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Calgary, Regina, Edmonton and Saskatoon will lead Canadian metropolitan areas in economic growth in 2014. However, the economies of most cities in central and eastern Canada are expected to grow faster this year than in 2013, according to a Conference Board of Canada analysis of 28 Canadian census metropolitan areas (CMAs).

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Calgary’s economy is expected to improve slightly, thanks to broad-based growth in most industries, including accelerating activity in both construction and manufacturing. Economic growth in Calgary is on track to rise by 3.7% in 2014, the fastest among the 28 CMAs covered in this edition of the Metropolitan Outlook.

The construction of a new professional football stadium will help boost Regina’s construction sector. However, GDP growth is forecast to rise by a more moderate 3.5% this year, down from 5% in 2013, as growth slows in manufacturing and in the overall services sector.

Economic growth in Edmonton is set to moderate from 4.6% in 2013 to a still-solid 3.4% this year. Energy activity will continue to drive gains in the city’s primary and manufacturing sectors. Even though employment growth is expected to slow, domestic demand will remain strong.

Following impressive growth of 6.5% in 2013, Saskatoon’s GDP will expand by 3.2% this year, as ongoing strength in the services sector is offset by slower activity on the goods-side of the economy.

Real GDP in Winnipeg is forecast to rise 2% this year, up from 1.6% in 2013, thanks to stronger growth in manufacturing, wholesale and retail trade, and public administration.

Kitchener-Cambridge-Waterloo’s economy will grow by 2.9% this year, as construction starts on a light-rail system and manufacturing regains its stride.

Stronger growth in manufacturing and in many services industries will lift GDP growth to 2.8% in Toronto in 2014, up from 1.9% last year.

Renewed demand for goods produced in Oshawa is expected to boost growth in both manufacturing, and transportation and warehousing. Oshawa’s economy is expected to expand by 2.6% in 2014, following a 1.8% gain in 2013.

Hamilton is forecast to grow by 2.5% this year, a big improvement over the 0.7 increase in 2013. The opening of Maple Leaf’s new processing plant will help lift manufacturing output and, in turn, support a turnaround in transportation and warehousing this year.

Economic activity has been disappointing in LondonSt. Catharines-Niagara, and Kingston in recent years. While all three cities are expected to see stronger GDP gains this year, thanks in part to a recovery in manufacturing, growth will remain below the national average. GDP growth is expected to reach 2%, 1.9%, and 1.8%, respectively, in London, St. Catharines-Niagara, and Kingston.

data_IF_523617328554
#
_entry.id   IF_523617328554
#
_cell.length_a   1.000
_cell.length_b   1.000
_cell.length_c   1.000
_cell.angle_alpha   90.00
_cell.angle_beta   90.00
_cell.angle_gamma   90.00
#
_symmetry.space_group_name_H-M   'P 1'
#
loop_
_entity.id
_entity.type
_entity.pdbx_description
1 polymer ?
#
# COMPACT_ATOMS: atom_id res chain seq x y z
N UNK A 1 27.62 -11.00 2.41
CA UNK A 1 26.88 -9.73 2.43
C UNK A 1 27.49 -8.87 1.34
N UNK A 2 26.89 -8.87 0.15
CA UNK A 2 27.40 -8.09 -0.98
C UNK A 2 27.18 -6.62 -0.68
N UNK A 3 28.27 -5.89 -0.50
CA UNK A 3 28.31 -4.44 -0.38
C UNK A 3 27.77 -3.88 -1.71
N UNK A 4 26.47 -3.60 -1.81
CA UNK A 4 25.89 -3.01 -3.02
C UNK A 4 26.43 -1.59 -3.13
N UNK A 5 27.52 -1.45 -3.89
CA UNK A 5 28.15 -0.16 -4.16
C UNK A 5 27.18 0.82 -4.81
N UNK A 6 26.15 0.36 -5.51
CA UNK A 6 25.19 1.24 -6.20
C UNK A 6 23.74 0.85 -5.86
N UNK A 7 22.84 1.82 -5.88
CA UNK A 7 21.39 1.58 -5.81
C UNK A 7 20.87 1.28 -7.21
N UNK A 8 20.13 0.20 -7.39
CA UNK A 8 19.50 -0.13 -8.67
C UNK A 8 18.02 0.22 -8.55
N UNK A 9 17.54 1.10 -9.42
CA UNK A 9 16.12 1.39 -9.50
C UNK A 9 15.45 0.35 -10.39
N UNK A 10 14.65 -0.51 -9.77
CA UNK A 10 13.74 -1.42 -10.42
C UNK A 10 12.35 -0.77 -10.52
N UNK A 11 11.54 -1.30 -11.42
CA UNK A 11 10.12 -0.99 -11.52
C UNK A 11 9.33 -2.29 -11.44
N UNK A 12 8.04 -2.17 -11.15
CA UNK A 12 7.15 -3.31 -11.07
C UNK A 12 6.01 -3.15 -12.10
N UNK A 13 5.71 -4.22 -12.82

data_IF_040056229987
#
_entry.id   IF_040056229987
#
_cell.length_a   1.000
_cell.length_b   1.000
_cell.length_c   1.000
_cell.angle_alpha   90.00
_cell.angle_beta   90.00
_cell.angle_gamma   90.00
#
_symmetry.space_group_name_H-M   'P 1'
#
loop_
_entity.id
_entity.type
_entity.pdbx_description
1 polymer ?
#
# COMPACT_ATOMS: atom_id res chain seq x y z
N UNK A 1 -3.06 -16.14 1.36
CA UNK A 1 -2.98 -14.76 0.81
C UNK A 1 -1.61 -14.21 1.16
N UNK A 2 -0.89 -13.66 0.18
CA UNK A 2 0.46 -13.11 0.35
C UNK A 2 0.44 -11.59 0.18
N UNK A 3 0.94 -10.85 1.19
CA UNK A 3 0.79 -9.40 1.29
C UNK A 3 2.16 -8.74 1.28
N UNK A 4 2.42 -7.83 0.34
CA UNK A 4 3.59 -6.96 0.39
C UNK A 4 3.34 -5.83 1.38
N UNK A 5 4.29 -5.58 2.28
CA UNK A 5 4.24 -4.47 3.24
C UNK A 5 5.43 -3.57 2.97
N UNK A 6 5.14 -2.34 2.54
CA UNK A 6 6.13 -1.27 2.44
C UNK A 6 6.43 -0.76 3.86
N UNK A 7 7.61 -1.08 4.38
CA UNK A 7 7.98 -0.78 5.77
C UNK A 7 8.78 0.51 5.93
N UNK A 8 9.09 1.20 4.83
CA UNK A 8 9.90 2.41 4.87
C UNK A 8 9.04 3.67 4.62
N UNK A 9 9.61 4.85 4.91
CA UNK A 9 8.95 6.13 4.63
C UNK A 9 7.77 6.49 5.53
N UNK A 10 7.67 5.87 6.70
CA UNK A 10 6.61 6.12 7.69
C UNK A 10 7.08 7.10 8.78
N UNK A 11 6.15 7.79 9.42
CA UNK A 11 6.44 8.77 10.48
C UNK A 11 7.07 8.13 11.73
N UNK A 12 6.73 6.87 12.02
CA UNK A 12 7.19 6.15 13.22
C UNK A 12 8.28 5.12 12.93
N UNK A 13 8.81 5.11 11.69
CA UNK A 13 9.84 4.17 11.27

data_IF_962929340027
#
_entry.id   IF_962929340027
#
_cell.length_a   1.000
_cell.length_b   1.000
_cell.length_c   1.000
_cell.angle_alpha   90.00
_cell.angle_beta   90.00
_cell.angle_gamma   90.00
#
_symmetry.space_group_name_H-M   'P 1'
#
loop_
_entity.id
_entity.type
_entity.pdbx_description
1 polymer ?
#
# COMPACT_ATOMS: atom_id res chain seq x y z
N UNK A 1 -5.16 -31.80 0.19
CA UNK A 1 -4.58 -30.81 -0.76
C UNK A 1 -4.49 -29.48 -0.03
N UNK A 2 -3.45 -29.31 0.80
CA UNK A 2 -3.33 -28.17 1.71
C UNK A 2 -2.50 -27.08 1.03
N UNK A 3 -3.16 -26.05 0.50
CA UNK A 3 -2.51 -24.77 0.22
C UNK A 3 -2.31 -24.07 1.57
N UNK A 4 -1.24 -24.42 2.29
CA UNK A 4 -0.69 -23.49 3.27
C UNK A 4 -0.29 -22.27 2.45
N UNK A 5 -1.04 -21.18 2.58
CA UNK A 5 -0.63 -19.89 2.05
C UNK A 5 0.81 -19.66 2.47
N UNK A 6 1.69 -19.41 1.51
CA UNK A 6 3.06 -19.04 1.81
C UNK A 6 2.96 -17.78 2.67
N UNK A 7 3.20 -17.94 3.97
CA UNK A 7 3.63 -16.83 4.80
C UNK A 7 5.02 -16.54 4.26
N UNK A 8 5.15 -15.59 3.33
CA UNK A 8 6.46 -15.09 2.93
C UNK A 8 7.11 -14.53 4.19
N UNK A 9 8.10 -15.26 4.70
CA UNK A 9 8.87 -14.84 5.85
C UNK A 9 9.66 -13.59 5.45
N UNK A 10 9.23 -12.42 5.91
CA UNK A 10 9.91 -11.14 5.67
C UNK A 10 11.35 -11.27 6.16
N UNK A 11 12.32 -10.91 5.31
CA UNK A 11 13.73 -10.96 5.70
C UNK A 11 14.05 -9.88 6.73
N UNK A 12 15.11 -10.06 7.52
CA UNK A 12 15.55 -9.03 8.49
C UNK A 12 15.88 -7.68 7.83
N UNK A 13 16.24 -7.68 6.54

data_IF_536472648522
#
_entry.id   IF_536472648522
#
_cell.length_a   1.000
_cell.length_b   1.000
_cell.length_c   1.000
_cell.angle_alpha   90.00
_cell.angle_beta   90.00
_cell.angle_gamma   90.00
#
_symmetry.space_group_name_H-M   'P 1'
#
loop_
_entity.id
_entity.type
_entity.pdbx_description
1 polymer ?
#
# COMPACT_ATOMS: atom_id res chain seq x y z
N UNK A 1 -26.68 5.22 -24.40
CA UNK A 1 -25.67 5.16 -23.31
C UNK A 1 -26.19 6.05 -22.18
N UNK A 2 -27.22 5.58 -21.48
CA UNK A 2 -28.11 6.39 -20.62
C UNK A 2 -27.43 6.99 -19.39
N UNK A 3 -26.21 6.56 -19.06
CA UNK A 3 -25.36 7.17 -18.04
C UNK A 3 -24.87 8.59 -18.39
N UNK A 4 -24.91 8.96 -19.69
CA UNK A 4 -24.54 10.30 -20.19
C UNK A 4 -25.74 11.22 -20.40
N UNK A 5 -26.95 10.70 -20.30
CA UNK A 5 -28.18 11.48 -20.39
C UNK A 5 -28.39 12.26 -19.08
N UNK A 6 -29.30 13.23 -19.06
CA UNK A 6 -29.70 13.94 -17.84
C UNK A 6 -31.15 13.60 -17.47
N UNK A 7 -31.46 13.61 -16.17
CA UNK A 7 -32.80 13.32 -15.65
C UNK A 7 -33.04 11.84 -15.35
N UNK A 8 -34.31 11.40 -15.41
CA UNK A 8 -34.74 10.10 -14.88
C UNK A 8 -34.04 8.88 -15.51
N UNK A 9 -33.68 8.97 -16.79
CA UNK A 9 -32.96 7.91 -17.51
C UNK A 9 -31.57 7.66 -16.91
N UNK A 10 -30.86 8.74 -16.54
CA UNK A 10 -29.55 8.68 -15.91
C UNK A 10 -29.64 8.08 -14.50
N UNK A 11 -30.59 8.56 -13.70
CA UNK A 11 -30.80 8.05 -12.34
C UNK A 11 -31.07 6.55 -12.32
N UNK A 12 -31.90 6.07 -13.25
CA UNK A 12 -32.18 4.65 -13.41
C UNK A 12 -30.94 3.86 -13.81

Sudbury’s economy is forecast to grow by 1.6% this year, as increased mining activity boosts the CMA’s primary and utilities, and manufacturing sectors.

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Although Windsor’s economy is expected to pick up in 2014, led by improvements in manufacturing and construction, growth will remain moderate at 1.6%.

For the second year in a row, Thunder Bay’s GDP will expand by 1.5% in 2014, thanks to gains in non-residential construction and manufacturing.

Thousands of public service job cuts limited economic growth to just 0.3% in Ottawa-Gatineau in 2013. With fewer public sector layoffs expected this year and with non-residential construction activity expected to pick up, GDP growth is forecast to improve to 1.4%.

Following three years of growth below 2%, Montreal’s economy is forecast to expand by 2.2% in 2014, led by improvements in the manufacturing and construction sectors. In Québec City, growth in the goods sector will help boost the city’s economy by 2% in 2014, up from 0.8% in 2013.

Strength in manufacturing and in the overall services sector will help lift the economies of Sherbrooke and Saguenay by 2.1% and 1.4%, respectively, in 2014.

Real GDP growth in Trois-Rivières is forecast to rise 0.5% in 2014 after two years of contraction.
Abbotsford-Mission’s economy will expand by 2.9% in 2014, thanks in particular to gains in primary and utilities output.

Vancouver and Victoria will both benefit from rebounds in non-residential construction and improvements in the services sector. In 2014, Vancouver’s economy is forecast to expand by 2.8%, while Victoria’s real GDP growth will come in at 1.8%.

With production at the Deep Panuke site ramping up this year, Halifax’s economy is forecast to grow by 2.8% in 2014, following a 1.9% expansion last year.

Moncton’s GDP growth will improve from 1.7% in 2013 to 2% in 2014, thanks in part to a recovery in transportation and warehousing.

Increased energy production at Point Lepreau will fuel growth of 1.8% in Saint John this year, the region’s strongest growth in four years.

St. John’s boasted one of the fastest growing economies in 2013, with total output expanding by 6%. But natural production declines in the offshore oil industry and lower construction output will limit growth to 1.7% this year.

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Originally published on Advisor.ca

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